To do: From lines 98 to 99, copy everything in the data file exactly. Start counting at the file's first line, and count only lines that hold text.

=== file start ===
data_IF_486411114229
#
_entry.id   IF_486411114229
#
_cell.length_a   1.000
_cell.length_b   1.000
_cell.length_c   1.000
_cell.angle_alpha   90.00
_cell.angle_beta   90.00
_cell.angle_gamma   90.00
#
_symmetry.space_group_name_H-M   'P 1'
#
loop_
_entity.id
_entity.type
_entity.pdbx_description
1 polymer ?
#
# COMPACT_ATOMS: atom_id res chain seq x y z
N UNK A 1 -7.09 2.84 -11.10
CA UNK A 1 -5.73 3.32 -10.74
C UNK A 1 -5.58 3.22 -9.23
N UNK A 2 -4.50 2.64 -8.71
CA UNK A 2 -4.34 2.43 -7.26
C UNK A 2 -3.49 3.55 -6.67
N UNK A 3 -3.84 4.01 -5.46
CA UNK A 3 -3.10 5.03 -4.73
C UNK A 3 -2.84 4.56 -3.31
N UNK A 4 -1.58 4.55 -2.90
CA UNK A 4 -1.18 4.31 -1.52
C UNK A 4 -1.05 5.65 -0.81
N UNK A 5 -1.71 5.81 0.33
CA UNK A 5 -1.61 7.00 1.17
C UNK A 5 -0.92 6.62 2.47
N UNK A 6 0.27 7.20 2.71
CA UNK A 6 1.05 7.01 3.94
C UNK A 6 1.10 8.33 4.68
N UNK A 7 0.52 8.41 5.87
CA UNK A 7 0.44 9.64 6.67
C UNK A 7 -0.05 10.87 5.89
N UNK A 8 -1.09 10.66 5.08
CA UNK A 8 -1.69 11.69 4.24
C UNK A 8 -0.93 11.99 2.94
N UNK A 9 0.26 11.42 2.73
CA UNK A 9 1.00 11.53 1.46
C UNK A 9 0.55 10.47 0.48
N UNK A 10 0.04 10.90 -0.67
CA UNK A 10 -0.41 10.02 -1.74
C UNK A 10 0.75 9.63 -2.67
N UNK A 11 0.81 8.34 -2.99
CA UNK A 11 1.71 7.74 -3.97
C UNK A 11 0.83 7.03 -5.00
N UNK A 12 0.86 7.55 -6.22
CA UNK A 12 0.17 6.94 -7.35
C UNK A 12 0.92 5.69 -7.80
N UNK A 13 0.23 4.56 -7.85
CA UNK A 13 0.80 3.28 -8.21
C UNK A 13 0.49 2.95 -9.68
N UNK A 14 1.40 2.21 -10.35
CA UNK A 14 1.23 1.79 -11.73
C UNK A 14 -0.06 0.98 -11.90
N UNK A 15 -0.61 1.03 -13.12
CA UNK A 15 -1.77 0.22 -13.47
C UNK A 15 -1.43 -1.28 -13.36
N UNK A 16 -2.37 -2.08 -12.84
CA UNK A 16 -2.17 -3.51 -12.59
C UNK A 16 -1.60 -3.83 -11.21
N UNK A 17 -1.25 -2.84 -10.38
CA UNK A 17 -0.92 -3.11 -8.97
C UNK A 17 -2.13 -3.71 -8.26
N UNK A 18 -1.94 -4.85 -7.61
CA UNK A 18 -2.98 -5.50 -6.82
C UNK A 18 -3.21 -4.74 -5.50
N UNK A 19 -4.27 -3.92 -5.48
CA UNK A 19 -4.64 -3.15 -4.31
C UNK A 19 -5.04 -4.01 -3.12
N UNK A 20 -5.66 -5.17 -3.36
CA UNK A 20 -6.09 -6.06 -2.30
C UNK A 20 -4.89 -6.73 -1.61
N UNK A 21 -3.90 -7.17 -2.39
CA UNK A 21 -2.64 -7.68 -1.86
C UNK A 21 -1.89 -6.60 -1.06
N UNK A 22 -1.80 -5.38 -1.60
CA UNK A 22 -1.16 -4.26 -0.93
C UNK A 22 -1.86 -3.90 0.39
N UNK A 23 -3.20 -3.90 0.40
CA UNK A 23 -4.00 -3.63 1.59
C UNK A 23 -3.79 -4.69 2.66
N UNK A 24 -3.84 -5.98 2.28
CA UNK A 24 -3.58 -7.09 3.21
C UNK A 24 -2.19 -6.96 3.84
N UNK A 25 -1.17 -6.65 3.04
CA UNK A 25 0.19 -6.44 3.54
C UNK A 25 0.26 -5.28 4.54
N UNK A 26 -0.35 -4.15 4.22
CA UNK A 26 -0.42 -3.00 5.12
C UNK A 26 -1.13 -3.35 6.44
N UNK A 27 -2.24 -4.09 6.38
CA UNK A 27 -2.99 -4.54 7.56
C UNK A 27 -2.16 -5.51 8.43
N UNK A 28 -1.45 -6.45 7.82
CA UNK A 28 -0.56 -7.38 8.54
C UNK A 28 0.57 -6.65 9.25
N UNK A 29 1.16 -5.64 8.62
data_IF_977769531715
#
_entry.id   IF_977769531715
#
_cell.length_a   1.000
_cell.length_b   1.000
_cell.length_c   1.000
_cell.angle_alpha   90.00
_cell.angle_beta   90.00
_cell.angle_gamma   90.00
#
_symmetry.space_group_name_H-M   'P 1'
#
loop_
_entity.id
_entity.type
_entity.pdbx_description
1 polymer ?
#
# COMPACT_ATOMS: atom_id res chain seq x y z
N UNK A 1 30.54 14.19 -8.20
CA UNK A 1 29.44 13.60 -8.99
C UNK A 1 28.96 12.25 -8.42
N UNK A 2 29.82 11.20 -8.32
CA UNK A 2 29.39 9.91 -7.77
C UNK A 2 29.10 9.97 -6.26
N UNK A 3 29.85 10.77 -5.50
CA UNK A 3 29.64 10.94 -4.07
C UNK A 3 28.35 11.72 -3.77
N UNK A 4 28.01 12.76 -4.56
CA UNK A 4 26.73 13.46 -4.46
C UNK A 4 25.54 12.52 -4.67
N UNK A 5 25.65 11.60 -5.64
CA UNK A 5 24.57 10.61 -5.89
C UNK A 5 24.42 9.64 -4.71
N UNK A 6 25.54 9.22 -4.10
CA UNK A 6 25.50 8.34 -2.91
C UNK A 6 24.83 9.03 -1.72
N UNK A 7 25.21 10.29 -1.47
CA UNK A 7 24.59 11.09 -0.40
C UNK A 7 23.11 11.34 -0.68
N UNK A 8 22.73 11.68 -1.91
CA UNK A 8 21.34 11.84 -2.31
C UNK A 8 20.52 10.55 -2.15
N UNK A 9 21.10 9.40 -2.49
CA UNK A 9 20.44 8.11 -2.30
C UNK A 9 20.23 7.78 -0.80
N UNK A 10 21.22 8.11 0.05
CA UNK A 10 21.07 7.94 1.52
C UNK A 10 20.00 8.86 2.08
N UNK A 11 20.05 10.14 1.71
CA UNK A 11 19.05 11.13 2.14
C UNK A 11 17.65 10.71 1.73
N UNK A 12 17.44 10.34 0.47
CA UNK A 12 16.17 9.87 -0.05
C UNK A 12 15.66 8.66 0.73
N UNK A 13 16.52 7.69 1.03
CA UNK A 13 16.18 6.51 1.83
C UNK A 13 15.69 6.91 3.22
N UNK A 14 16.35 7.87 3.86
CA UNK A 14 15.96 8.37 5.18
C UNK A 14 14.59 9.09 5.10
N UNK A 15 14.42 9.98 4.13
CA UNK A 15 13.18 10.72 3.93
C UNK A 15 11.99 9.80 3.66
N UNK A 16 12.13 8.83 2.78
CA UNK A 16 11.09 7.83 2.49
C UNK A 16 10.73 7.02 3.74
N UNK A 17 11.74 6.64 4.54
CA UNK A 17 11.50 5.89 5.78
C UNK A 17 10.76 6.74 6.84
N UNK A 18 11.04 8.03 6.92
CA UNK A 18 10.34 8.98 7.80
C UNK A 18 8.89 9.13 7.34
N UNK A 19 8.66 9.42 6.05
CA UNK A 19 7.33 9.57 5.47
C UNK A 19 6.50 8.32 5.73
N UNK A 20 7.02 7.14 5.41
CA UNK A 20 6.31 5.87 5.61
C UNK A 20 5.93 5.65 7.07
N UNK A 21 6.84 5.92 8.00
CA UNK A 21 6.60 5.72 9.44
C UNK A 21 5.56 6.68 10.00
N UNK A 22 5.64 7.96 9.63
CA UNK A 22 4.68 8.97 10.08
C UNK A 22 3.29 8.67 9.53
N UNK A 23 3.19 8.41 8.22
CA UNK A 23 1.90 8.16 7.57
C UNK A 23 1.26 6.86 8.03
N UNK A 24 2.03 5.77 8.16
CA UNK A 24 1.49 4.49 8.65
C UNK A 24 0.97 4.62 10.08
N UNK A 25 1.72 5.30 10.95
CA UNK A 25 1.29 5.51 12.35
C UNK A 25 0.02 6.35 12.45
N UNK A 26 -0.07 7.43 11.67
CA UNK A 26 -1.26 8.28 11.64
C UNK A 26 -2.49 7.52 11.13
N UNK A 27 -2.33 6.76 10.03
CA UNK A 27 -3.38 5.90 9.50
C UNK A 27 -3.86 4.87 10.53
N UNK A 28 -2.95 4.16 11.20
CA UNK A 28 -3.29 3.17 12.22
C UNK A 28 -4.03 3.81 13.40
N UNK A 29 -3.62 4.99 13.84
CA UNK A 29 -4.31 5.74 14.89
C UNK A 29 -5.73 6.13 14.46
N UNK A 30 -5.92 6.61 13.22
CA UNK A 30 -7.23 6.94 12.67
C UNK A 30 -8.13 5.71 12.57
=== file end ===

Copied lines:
C UNK A 26 -1.13 -3.35 6.44
N UNK A 27 -2.24 -4.09 6.38